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Abu Dhabi, UAEWednesday 17 October 2018

White House backtracks on Trump refusal to sign immigration bill

The measure would end the administration’s policy of separating immigrant children

Border Patrol agents on horses apprehend a man who illegally crossed into the US from Mexico in Sunland Park, New Mexico, US. Adrees Latif/ Reuters
Border Patrol agents on horses apprehend a man who illegally crossed into the US from Mexico in Sunland Park, New Mexico, US. Adrees Latif/ Reuters

The White House backtracked on Friday hours after President Donald Trump threw House Republican efforts to pass an immigration bill into confusion by saying he wouldn’t sign a compromise they reached after weeks of talks.

The president was talking about a separate petition effort to force votes on immigration when he made his comment in a television interview, White House spokesman Raj Shah said in a statement.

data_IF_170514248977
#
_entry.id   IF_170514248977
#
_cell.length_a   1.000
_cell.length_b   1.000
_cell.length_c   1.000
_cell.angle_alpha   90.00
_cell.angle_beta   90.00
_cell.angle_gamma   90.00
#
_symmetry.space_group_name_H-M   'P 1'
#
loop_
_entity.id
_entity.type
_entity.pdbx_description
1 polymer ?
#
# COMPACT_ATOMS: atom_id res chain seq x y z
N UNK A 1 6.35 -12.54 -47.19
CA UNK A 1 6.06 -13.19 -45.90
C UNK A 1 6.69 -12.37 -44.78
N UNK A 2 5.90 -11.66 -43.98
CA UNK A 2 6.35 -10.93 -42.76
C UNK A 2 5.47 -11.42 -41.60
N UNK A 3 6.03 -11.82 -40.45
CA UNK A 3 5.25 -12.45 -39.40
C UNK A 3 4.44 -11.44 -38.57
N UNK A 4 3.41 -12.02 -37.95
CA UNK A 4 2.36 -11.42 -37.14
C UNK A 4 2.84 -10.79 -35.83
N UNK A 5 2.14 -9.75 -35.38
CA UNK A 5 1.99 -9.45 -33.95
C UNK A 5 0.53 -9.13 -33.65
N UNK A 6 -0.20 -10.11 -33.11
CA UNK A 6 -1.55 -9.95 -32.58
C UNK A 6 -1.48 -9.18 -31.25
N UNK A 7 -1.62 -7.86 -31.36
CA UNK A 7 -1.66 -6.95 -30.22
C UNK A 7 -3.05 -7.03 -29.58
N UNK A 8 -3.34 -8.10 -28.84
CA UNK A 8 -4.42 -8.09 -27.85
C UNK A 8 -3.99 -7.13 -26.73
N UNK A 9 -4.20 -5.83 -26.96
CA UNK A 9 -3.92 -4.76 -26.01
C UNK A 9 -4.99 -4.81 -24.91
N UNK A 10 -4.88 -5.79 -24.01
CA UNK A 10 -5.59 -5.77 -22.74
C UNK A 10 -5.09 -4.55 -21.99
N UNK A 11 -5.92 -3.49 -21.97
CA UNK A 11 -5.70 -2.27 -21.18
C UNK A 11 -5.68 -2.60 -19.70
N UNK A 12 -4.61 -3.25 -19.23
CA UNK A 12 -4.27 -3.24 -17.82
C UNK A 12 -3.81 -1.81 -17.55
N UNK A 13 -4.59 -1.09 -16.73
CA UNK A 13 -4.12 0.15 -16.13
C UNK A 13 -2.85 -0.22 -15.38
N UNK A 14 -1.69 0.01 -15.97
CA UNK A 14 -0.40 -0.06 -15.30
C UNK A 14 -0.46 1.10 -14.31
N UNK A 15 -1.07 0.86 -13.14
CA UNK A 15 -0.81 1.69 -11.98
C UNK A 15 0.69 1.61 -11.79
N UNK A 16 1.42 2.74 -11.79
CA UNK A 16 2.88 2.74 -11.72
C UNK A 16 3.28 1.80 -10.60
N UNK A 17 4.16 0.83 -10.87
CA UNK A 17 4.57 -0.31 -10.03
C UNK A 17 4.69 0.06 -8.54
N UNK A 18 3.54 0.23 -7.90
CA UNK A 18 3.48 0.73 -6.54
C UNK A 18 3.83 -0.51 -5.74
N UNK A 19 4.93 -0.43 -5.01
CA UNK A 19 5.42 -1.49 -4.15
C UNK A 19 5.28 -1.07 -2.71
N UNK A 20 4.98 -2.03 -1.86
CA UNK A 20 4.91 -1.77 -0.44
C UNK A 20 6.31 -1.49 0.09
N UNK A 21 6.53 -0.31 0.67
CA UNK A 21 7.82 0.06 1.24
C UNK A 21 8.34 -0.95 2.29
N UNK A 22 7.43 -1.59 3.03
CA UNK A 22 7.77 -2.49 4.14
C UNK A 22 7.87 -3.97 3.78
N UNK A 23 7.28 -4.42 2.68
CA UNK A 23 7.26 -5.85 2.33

The president had told House Speaker Paul Ryan earlier in the week that he would back the compromise plan. It’s one of two proposals the House is preparing to vote on next week under pressure from GOP moderates facing potentially tough races in the November congressional elections.

The compromise measure would, among other things, end the Trump administration’s policy of separating immigrant children from parents when they illegally cross the US border. The other, sponsored by House Judiciary Chairman Bob Goodlatte of Virginia, would impose more hardline limits on immigration.

“The president fully supports both the Goodlatte bill and the House leadership bill," Mr Shah said in a statement about eight hours after Mr Trump spoke in an interview on Fox News. "In this morning’s interview, he was commenting on the discharge petition in the House, and not the new package. He would sign either the Goodlatte or the leadership bills,” the spokesman said.